I couldn’t believe what I read.
“You must never set up a wooden Asherah pole beside the altar you build for the Lord your God.”
They needed a command for that? Of all kinds of idolatry, that one has got to be the worst. To put an Asherah pole right beside the altar for the Lord?! Such insolence! How audacious!
Those guys I read about in the Bible are grossly idolatrous. It’s ludicrous. I thought of when, under Aaron’s leadership, they melt all their earrings to make a golden calf and then declare it worthy of worship, even saying it led them out of Egypt. Then when Moses calls Aaron on it, Aaron raises his palms, shrugs his shoulders, and says they just threw in the gold and, whaddya know, “out came this calf!” I read a story like this and think, Really?
I thought of King Jeroboam who, similarly, made one golden calf to put in Bethel and another to put in Dan. He, too, told the people these golden bovines are the gods who delivered them out of Egypt.
But most of all I thought of the verse above. How could anyone insult God to His face by worshiping Him on one hand, and on the other hand and at the same time, worship an idol or do something God doesn’t want?
These thoughts came in the space of two or three seconds. I wonder if the Holy Spirit was setting me up, in a way. Because after thinking of Aaron, and Jeroboam, and all those unbelievably idolatrous Israelites, I thought of me.
How many times, and in how many ways, have I done the equivalent of setting up an Asherah pole right next to the altar of God? Have I claimed to love Him above all and, at the same time, desired the love, affirmation, and companionship of people to the point of idolatry? Have I claimed growing intimacy with God as my deepest desire, and yet nurtured greed (which is idolatry)?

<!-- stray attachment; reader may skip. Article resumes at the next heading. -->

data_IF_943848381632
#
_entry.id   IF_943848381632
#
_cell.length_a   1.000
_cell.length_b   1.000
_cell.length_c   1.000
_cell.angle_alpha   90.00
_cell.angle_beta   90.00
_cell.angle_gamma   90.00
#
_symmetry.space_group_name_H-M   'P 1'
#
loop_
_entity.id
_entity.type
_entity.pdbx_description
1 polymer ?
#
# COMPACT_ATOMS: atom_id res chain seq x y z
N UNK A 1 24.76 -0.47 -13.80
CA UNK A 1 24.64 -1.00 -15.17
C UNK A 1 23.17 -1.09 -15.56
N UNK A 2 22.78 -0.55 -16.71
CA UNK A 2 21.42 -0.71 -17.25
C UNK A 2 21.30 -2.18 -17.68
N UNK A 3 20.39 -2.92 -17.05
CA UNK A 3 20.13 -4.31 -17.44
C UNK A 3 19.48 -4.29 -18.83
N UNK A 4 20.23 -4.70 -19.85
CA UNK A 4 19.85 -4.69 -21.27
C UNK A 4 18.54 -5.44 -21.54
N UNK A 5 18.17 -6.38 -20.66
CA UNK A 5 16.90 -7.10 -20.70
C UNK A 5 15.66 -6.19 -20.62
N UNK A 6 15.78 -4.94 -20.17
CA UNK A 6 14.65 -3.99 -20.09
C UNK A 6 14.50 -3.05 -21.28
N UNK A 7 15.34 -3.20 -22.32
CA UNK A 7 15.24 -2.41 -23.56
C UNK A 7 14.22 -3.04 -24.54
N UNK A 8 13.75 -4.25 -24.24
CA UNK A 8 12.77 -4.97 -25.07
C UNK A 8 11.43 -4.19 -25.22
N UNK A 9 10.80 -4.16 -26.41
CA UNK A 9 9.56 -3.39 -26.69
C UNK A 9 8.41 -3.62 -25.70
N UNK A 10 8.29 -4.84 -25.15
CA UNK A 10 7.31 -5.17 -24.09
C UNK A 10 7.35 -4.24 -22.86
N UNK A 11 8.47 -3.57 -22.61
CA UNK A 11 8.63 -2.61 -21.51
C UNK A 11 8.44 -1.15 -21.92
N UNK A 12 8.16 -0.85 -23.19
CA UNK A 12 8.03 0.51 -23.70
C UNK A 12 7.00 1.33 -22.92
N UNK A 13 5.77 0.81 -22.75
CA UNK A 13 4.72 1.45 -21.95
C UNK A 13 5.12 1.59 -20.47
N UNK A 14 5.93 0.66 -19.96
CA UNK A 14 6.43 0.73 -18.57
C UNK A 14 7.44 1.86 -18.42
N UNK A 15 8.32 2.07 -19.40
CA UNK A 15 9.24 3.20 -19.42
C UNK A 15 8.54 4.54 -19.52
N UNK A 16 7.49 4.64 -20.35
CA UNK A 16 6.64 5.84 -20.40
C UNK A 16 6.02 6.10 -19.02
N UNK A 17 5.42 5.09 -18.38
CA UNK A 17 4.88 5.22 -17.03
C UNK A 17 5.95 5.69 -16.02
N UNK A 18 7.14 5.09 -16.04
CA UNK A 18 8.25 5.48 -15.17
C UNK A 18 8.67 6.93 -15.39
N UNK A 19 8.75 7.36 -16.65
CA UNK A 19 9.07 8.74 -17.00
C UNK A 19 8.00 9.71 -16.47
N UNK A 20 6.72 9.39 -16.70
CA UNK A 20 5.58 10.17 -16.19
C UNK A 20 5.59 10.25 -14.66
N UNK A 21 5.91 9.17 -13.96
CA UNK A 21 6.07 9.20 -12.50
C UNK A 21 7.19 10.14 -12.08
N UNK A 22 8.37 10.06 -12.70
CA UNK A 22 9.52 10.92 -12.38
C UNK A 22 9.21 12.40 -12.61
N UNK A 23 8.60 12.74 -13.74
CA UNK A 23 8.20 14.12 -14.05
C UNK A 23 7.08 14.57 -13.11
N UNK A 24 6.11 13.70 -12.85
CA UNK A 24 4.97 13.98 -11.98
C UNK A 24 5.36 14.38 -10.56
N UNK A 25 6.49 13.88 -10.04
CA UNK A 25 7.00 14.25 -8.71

What seemed ridiculously ludicrous was actually a lot like reality. What seemed like an unreal exaggeration was a lot like me.
Karen Swallow Prior says about Charles Dickens’ characters in Great Expectations:
They are, paradoxically, realistic caricatures. Dickens’ characters are fanciful and at the same time just like someone you probably know. . . . Wemmick might be said to be the quintessential modern man, and, with closer examination of a character that on the surface seems utterly riduculous, we realize that perhaps he is not so ridiculous after all.
—Prior, pages 59-60.
Caricatures are defined by exaggerated features, yet those exaggerations make the caricature recognizable.
When I read of people whose actions seem ridiculously off-course, I should recognize when they are “just like someone [I] probably know”—just like me. I need the constant realization that God has shown His grace to me, most of all.
And then I can move forward in the hope of that very grace. Last week we talked about Charlotte’s Web in chapter 2:
As she weaves words about Wilbur in her web, Wilbur tries to live up to the meaning of the words. . . . [T]he power of giving something its proper name, in turn, empowers it to become the name it is called.
—Prior, page 42
To me, this sounds a lot like many parts of the Bible. For example, I’ve heard it taught countless times that the biblical meaning of “justified” is “declared righteous.” Here’s another example from Ephesians:
For you were once darkness, but now you are light in the Lord. Live as children of light.
At the same time God says I already am light, He also calls me to live like it. God calls us what we are still becoming. There’s no exaggeration in that.